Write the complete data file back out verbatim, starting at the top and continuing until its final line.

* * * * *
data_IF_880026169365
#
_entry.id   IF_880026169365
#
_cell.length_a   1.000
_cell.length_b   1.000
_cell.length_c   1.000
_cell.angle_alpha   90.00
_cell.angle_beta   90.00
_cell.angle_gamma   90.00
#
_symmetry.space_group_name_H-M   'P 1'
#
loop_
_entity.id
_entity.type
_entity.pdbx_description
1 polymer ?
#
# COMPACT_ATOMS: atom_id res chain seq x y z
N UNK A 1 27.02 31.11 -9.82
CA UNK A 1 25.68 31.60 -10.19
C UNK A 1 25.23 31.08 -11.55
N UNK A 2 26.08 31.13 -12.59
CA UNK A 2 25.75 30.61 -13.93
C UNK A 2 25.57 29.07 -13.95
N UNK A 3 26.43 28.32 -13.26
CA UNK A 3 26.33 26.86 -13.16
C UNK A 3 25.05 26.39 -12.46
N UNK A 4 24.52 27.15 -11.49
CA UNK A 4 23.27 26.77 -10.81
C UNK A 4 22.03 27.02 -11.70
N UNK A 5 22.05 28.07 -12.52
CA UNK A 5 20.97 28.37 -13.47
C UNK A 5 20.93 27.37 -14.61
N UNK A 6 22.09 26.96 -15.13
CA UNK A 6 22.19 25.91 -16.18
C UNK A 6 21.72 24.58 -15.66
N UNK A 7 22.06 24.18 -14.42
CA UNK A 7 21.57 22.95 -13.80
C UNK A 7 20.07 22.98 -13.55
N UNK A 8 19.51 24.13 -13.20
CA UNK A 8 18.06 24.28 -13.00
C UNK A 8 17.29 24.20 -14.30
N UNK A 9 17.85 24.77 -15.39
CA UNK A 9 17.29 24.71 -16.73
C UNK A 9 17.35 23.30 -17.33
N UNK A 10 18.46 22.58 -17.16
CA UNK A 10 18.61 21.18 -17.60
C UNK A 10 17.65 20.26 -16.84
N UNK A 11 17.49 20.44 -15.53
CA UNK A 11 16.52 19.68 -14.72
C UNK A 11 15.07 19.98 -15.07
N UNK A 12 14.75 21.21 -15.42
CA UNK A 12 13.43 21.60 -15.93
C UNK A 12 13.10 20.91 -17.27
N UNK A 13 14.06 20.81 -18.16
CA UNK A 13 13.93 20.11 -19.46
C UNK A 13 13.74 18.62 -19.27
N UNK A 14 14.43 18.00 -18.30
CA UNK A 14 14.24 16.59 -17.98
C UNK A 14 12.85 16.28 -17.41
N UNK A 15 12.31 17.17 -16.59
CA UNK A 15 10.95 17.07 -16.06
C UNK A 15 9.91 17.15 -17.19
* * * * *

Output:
data_IF_880026169365
#
_entry.id   IF_880026169365
#
_cell.length_a   1.000
_cell.length_b   1.000
_cell.length_c   1.000
_cell.angle_alpha   90.00
_cell.angle_beta   90.00
_cell.angle_gamma   90.00
#
_symmetry.space_group_name_H-M   'P 1'
#
loop_
_entity.id
_entity.type
_entity.pdbx_description
1 polymer ?
#
# COMPACT_ATOMS: atom_id res chain seq x y z
N UNK A 1 27.02 31.11 -9.82
CA UNK A 1 25.68 31.60 -10.19
C UNK A 1 25.23 31.08 -11.55
N UNK A 2 26.08 31.13 -12.59
CA UNK A 2 25.75 30.61 -13.93
C UNK A 2 25.57 29.07 -13.95
N UNK A 3 26.43 28.32 -13.26
CA UNK A 3 26.33 26.86 -13.16
C UNK A 3 25.05 26.39 -12.46
N UNK A 4 24.52 27.15 -11.49
CA UNK A 4 23.27 26.77 -10.81
C UNK A 4 22.03 27.02 -11.70
N UNK A 5 22.05 28.07 -12.52
CA UNK A 5 20.97 28.37 -13.47
C UNK A 5 20.93 27.37 -14.61
N UNK A 6 22.09 26.96 -15.13
CA UNK A 6 22.19 25.91 -16.18
C UNK A 6 21.72 24.58 -15.66
N UNK A 7 22.06 24.18 -14.42
CA UNK A 7 21.57 22.95 -13.80
C UNK A 7 20.07 22.98 -13.55
N UNK A 8 19.51 24.13 -13.20
CA UNK A 8 18.06 24.28 -13.00
C UNK A 8 17.29 24.20 -14.30
N UNK A 9 17.85 24.77 -15.39
CA UNK A 9 17.29 24.71 -16.73
C UNK A 9 17.35 23.30 -17.33
N UNK A 10 18.46 22.58 -17.16
CA UNK A 10 18.61 21.18 -17.60
C UNK A 10 17.65 20.26 -16.84
N UNK A 11 17.49 20.44 -15.53
CA UNK A 11 16.52 19.68 -14.72
C UNK A 11 15.07 19.98 -15.07
N UNK A 12 14.75 21.21 -15.42
CA UNK A 12 13.43 21.60 -15.93
C UNK A 12 13.10 20.91 -17.27
N UNK A 13 14.06 20.81 -18.16
CA UNK A 13 13.93 20.11 -19.46
C UNK A 13 13.74 18.62 -19.27
N UNK A 14 14.43 18.00 -18.30
CA UNK A 14 14.24 16.59 -17.98
C UNK A 14 12.85 16.28 -17.41
N UNK A 15 12.31 17.17 -16.59
CA UNK A 15 10.95 17.07 -16.06
C UNK A 15 9.91 17.15 -17.19